But somehow—perhaps it was the Tyler name or the Vitex Corporation or Jackie's casual namedropping of Harriet Jones and the Prime Minister of Norway or maybe simply the jet-black credit card Jackie had pulled out from somewhere—the clerk had managed to find not one, but two large rooms located on the top floor of the hotel.
Well, at least Rose hadn't objected to sharing with him. Perhaps the situation wasn't as bad as it appeared. Certainly it could be worse.
If he had learned anything over the past centuries, things could always be worse.
Shivering, he slipped out of his blue pinstriped jacket and hung it up in the cupboard, leaving the mirrored door open to allow it to dry.
Never before had he been so grateful for Jackie Tyler. He didn't know what he would have done without her, stranded on an alien planet in an alien universe, without resources, without the TARDIS…
A wave of panic began to well up within him. No, he couldn't go there yet. The loss of the TARDIS—his ship, his home, his last connection to his past and his people, and for years his only telepathic link—was too new, too fresh, the lack of a link too raw to be dealt with yet. And the tiny chunk of TARDIS coral, given to him by his other self and buried deep within his pocket, wasn't large enough to form a telepathic bond.
In an attempt to calm himself, he took a deep, cleansing breath, filling his now mostly human lungs with air and holding it for a moment, two, three, four, before slowly blowing it out. For a second as he exhaled, the air in front of him glittered with golden regeneration energy. As he watched it dissipate—that visible reminder of all he'd lost in the metacrisis—the panicky feeling returned, this time threatening to overwhelm him.
This was his last regeneration. This was it. No more lives after this. After possibly half a dozen short decades (assuming he was lucky, and with his track record that wasn't at all likely), it would be all over. No more him.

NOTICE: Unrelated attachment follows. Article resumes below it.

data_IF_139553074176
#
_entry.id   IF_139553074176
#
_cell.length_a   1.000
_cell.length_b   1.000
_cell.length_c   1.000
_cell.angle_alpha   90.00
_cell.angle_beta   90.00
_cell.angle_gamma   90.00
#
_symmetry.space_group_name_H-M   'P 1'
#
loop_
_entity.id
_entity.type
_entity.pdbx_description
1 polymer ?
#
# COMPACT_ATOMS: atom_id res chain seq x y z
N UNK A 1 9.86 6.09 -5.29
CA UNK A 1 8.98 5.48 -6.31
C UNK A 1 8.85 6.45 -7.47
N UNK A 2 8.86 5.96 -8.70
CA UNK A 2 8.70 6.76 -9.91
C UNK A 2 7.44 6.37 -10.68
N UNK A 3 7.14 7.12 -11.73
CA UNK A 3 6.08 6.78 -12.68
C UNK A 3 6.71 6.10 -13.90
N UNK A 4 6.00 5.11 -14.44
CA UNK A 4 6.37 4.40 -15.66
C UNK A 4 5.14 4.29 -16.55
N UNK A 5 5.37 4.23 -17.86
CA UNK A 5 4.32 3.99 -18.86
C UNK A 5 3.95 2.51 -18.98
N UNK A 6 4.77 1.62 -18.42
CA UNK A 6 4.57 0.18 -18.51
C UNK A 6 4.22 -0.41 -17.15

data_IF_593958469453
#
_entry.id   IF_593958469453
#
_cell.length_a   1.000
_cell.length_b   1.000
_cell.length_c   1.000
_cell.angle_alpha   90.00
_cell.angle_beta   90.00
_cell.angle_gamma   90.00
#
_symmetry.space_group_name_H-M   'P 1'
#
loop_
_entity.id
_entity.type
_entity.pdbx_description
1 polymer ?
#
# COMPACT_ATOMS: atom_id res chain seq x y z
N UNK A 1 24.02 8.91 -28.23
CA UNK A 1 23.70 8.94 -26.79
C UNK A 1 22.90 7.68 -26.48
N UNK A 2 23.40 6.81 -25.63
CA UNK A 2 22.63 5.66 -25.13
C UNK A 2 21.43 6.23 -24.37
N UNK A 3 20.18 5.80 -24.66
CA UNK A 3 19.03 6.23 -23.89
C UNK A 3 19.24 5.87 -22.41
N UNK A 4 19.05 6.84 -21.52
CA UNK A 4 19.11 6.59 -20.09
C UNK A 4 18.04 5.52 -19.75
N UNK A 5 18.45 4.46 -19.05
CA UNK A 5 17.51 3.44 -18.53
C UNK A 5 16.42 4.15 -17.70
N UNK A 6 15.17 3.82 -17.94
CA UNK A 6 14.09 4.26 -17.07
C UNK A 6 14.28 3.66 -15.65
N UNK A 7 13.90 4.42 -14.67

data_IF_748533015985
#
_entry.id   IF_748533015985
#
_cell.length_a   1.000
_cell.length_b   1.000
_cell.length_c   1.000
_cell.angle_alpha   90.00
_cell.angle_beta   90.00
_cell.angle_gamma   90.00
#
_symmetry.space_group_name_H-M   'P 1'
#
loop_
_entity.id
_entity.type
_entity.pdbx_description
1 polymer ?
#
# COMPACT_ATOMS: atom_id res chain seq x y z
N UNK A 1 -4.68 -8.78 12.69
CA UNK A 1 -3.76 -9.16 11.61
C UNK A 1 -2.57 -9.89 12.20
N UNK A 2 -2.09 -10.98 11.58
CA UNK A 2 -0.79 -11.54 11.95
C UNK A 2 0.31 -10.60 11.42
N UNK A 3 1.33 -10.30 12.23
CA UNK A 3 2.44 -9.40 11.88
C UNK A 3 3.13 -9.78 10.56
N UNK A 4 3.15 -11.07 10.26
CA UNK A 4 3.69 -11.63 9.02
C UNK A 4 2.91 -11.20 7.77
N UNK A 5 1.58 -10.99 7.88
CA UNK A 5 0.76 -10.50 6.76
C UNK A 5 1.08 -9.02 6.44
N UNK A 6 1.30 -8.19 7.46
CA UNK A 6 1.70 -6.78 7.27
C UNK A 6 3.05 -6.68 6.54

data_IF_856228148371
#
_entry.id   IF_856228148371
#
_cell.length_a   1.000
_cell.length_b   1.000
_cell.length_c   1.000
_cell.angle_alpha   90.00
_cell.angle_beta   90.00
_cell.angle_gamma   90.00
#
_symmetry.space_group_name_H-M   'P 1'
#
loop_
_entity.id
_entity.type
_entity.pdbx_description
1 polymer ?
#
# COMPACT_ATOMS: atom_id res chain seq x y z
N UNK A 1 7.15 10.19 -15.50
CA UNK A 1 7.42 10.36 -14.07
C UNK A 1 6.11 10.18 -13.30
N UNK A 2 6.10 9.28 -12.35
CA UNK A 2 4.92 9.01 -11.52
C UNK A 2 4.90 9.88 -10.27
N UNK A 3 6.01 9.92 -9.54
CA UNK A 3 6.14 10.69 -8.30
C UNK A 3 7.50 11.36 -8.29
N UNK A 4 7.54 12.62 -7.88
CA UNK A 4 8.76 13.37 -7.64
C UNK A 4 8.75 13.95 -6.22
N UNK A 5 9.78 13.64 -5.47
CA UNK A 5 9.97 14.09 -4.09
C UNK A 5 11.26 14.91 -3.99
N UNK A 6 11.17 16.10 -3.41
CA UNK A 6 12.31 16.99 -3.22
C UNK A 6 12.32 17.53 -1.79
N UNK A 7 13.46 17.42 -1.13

He exhaled again, and when he again saw a golden glow, he irrationally wanted to suck it back in, trap the excess regeneration energy within himself, storing it for some sort of unnamed future emergency as it were, but that was nonsense. Regeneration energy didn't work that way. It wasn't like nanogenes, to be stored in a jar and let out in times of crisis. Excess regeneration energy had to be released; too much artron energy, the primary ingredient of regeneration energy, was as deadly to Time Lords as a lack of it was. And if it were deadly to Time Lords, what would it do to a frail, Time Lord/human hybrid caused by a metacrisis?
Nothing good, of that much he was certain.
A sudden shooting pain, emanating from somewhere behind his left eye, distracted him from his maudlin thoughts. He winced. Sinking down on the foot of the bed, he rubbed his temple vigorously and closed his eyes. That proved to be a mistake; in his mind's eye, all he could see were Daleks. Daleks everywhere. Daleks threatening, killing everyone he'd ever cared about.
"No," he muttered. He'd killed them, he reminded himself.
Jumping up from the bed, he launched himself at the window, unlocking it and throwing up the sash. He stuck his head out, taking deep gulps of air and willing his newly-singular heart to slow.
He'd killed them.
As the rain stung his face, his voice—but not his voice, not anymore—echoed in his ears.
He committed genocide. He's too dangerous to be left on his own.
He'd killed them. He'd killed them all.
And what's more, given the same set of circumstances, he'd do it again.
What did that make him? A hero? A savior?
He was afraid of the answer.
A voice from the past echoed in his mind. Rose's voice.
What about you, Doctor? What the hell are you changing into?